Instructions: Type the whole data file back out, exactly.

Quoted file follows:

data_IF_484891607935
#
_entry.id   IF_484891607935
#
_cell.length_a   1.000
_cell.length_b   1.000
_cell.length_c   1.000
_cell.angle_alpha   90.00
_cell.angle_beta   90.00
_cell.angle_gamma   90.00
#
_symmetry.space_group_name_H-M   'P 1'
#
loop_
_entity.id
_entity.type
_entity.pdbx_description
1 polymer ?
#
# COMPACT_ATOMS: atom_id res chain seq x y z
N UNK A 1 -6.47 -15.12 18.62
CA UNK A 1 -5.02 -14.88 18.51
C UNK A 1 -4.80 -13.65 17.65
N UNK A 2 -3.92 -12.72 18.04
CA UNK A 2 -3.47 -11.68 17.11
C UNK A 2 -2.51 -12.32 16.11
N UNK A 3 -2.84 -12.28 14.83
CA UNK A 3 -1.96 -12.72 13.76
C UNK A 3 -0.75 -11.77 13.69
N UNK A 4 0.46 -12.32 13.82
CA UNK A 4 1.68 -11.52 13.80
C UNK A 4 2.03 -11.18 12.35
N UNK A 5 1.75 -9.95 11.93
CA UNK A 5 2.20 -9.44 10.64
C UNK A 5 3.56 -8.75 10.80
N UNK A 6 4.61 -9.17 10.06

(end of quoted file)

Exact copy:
data_IF_484891607935
#
_entry.id   IF_484891607935
#
_cell.length_a   1.000
_cell.length_b   1.000
_cell.length_c   1.000
_cell.angle_alpha   90.00
_cell.angle_beta   90.00
_cell.angle_gamma   90.00
#
_symmetry.space_group_name_H-M   'P 1'
#
loop_
_entity.id
_entity.type
_entity.pdbx_description
1 polymer ?
#
# COMPACT_ATOMS: atom_id res chain seq x y z
N UNK A 1 -6.47 -15.12 18.62
CA UNK A 1 -5.02 -14.88 18.51
C UNK A 1 -4.80 -13.65 17.65
N UNK A 2 -3.92 -12.72 18.04
CA UNK A 2 -3.47 -11.68 17.11
C UNK A 2 -2.51 -12.32 16.11
N UNK A 3 -2.84 -12.28 14.83
CA UNK A 3 -1.96 -12.72 13.76
C UNK A 3 -0.75 -11.77 13.69
N UNK A 4 0.46 -12.32 13.82
CA UNK A 4 1.68 -11.52 13.80
C UNK A 4 2.03 -11.18 12.35
N UNK A 5 1.75 -9.95 11.93
CA UNK A 5 2.20 -9.44 10.64
C UNK A 5 3.56 -8.75 10.80
N UNK A 6 4.61 -9.17 10.06